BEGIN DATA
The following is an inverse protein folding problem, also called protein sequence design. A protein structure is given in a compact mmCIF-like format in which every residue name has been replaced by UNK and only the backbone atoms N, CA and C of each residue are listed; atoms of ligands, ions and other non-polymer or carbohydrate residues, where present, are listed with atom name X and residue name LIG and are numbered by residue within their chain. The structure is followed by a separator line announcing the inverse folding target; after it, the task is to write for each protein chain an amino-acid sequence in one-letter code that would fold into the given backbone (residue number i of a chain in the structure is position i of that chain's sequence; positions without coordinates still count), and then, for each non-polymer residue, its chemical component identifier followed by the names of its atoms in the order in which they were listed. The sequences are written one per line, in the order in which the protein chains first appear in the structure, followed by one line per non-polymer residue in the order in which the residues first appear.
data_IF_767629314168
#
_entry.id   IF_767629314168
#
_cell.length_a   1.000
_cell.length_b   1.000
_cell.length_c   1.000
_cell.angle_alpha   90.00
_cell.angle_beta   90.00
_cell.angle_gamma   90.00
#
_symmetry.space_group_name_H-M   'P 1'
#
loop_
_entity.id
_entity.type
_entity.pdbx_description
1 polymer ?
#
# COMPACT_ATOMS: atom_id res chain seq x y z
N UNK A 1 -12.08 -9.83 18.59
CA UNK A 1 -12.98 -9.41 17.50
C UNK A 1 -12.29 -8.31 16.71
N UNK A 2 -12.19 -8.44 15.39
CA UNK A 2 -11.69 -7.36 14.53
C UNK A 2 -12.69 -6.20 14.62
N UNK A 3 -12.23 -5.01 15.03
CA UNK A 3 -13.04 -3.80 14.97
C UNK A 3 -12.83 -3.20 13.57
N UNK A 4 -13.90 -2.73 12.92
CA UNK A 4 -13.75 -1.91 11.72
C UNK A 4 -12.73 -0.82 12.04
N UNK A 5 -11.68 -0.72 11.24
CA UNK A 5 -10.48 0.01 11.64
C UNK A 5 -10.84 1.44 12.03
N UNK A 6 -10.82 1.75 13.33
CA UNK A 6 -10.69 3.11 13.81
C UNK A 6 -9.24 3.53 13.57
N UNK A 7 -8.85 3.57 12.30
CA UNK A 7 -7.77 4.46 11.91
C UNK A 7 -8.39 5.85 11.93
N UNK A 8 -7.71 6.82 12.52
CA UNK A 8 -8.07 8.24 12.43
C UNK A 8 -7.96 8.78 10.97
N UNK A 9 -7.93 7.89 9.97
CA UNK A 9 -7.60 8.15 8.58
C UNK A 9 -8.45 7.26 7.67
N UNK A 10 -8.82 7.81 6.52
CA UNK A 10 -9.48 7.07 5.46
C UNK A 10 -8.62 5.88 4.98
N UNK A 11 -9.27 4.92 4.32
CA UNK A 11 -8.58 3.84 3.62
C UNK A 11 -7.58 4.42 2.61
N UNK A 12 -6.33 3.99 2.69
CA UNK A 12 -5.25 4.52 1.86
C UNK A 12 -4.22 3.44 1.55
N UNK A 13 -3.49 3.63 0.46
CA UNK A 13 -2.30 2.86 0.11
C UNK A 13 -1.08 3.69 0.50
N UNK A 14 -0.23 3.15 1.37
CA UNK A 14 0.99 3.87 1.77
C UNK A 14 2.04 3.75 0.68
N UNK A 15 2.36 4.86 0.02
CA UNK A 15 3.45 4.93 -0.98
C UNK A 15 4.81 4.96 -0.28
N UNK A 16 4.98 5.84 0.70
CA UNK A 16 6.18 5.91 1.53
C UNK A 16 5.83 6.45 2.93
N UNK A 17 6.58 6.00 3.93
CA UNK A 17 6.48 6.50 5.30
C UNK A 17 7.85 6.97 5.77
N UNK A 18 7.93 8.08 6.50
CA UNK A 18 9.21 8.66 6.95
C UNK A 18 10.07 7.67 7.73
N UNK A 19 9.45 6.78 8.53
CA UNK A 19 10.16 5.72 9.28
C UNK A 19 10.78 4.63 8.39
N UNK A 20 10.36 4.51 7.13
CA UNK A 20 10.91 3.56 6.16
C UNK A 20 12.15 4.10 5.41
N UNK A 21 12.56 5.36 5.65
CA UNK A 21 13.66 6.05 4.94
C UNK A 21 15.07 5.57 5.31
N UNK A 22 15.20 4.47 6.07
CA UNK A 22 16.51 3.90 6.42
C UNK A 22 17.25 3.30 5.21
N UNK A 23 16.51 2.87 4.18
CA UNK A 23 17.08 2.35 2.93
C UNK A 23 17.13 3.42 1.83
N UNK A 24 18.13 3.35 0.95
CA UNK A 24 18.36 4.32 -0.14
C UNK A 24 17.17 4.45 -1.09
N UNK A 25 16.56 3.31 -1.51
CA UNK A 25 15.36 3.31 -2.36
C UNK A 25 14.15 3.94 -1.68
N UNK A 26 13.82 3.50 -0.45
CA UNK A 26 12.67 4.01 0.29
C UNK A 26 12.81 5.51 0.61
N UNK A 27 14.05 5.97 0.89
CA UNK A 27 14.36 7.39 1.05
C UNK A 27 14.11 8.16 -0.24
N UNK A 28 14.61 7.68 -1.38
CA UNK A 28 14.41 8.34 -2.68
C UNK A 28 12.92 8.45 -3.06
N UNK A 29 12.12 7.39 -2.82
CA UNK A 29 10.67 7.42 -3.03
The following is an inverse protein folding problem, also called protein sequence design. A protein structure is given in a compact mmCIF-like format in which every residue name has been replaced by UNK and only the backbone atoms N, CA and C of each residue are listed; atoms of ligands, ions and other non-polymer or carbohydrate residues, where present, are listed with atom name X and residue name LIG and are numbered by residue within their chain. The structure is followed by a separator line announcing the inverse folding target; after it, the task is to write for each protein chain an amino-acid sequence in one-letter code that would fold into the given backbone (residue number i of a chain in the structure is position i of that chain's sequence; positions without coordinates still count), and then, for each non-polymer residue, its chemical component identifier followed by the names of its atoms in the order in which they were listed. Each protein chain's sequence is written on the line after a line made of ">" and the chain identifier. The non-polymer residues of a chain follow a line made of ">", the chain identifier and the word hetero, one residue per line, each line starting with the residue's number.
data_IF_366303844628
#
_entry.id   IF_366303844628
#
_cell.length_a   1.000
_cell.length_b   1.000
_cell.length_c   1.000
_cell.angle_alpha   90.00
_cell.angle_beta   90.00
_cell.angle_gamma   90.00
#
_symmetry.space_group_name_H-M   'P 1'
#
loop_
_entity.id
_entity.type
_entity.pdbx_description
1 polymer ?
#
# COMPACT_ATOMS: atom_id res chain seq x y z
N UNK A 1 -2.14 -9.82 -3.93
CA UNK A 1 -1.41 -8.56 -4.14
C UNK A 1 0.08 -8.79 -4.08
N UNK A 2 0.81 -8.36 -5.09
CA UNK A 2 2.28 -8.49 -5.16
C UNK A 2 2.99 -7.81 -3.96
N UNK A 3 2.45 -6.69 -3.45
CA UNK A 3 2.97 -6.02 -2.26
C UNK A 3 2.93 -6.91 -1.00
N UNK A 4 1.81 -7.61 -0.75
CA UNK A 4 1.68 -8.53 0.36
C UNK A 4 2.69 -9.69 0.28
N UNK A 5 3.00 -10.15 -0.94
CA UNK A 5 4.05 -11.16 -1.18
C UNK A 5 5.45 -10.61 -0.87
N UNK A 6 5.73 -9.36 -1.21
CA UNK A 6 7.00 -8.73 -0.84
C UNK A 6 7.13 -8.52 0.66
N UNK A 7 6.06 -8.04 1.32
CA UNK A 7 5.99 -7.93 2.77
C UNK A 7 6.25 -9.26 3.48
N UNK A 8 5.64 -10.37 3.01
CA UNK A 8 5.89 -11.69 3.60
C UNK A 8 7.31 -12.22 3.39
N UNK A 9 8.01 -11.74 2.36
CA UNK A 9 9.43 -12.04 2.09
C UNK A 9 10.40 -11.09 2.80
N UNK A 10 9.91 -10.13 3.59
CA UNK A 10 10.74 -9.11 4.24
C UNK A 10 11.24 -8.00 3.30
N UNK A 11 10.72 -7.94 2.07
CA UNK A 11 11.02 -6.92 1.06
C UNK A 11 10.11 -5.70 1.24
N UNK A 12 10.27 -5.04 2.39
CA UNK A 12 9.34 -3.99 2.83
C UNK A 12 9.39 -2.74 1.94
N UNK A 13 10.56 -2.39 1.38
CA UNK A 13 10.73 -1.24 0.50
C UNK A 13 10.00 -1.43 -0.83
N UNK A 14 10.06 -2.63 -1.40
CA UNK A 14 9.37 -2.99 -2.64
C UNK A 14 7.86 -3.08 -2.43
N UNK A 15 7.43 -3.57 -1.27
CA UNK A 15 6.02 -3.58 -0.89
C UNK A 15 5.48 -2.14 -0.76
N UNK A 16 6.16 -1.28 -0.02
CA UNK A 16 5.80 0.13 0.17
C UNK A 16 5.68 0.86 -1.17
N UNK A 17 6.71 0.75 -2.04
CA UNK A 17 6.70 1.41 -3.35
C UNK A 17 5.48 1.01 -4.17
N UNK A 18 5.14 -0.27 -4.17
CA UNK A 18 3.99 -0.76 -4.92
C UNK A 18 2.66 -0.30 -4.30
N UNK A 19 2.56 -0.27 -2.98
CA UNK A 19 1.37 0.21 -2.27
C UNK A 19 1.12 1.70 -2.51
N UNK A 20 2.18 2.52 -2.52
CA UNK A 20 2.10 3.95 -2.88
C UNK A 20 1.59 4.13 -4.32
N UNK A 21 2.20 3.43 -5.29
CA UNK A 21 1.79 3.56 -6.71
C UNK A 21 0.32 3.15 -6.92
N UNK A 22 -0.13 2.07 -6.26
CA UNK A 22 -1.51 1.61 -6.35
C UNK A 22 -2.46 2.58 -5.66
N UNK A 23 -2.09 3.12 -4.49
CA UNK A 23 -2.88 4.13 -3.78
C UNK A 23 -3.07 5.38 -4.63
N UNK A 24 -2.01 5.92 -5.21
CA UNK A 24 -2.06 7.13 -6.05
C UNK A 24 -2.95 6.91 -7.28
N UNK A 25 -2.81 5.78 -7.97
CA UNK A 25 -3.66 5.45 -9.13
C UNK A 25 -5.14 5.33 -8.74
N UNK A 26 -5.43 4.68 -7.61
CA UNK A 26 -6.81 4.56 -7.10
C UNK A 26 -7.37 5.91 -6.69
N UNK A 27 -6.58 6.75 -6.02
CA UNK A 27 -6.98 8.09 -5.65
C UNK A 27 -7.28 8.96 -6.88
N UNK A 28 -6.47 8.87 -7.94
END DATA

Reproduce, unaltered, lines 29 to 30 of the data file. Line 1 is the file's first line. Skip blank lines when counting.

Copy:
CA UNK A 3 -13.04 -3.80 14.97
C UNK A 3 -12.83 -3.20 13.57